Mike Kyzivat: This is an almost perfect version of the classic arcade game. I played the hell out of this game when I was a kid. I never did beat it and the farthest I could get was the end of Stage 7, but I had such fun getting there each time. This game was super hard and is pretty much the definition of trial and error. The graphics were almost on par with the arcade version, except for some detail and pop up. The bosses are some of the most memorable, like an Aliens looking monster wrapped in tentacles with eyeballs on the end and a face in its chest, or what looks like a giant heart with a blue jewel at the top which spits out millipedes from the ventricles, to one of my all time favorite boss battles ever. Not only is this boss huge, it IS the entire third stage of R-type. It was a ginormous battle ship that was covered from head to toe in guns. It was your job to reach the reactor of the ship at the front and blow the thing sky high all the while taking out gun emplacements and various parts of the ship until you finally reached the reactor. It was like killing the scarab tanks in Halo 3, but in 1987. I believe that this game still holds up to shooters of today. There may not be the bullet hell level of gun fire in R-Type but it doesn’t need it because it is hard enough as it is. Check it out, you’ll be glad that you did.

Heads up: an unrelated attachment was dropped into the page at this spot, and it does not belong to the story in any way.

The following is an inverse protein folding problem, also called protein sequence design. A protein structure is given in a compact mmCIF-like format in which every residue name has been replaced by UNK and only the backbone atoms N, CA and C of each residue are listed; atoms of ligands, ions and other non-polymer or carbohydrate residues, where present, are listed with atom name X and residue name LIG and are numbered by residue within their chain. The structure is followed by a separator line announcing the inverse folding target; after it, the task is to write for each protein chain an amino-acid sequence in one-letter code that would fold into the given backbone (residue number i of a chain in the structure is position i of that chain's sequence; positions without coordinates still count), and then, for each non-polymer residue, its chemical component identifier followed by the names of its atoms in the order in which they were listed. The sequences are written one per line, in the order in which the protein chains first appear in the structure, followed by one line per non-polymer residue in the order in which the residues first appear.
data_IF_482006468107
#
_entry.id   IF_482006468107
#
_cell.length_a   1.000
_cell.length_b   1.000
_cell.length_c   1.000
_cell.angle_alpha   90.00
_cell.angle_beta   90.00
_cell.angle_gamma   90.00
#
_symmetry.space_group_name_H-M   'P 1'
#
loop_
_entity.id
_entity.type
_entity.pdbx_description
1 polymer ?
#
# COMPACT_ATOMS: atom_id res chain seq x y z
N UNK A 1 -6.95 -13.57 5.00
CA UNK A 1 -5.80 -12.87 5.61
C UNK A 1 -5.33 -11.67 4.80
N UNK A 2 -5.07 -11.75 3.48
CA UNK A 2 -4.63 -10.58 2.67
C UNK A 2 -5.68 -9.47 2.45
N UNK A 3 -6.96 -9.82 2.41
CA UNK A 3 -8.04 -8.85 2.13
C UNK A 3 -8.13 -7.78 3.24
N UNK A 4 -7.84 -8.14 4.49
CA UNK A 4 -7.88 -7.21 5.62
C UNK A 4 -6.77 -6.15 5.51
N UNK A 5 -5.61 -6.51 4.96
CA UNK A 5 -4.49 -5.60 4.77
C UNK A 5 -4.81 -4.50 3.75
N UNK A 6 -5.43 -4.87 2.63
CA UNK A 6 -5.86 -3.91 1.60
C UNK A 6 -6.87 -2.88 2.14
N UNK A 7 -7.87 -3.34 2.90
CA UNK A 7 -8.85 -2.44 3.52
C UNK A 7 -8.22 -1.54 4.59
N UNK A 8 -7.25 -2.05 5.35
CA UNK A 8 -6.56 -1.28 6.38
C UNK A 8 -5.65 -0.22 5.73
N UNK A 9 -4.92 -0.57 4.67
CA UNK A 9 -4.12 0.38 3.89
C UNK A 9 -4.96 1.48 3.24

Flake: The only Top 10 lists on our site that haven’t featured a Phantasy Star game were on subjects that had literally nothing applicable to Sega’s sci-fi space opera franchise. And even then, we still managed to name drop here and there. There is a reason: Phantasy Star, in all of its forms, is plain nerdy goodness. That’s looking to be true with the upcoming Phantasy Star Online 2 and it’s definitely true about the original Master System classic.
Phantasy Star had all of the hall marks of a great menu based RPG: A great story, compelling characters, villains you can hate, and more villagers to talk to than you can shake a stick at. What was nuts was that Sega managed to do this in 1987. Along with the original Final Fantasy and Dragon Quest, Phantasy Star is one of the original greats of home console RPG’s – and Phantasy Star was arguably more complex and full featured than its two contemporaries.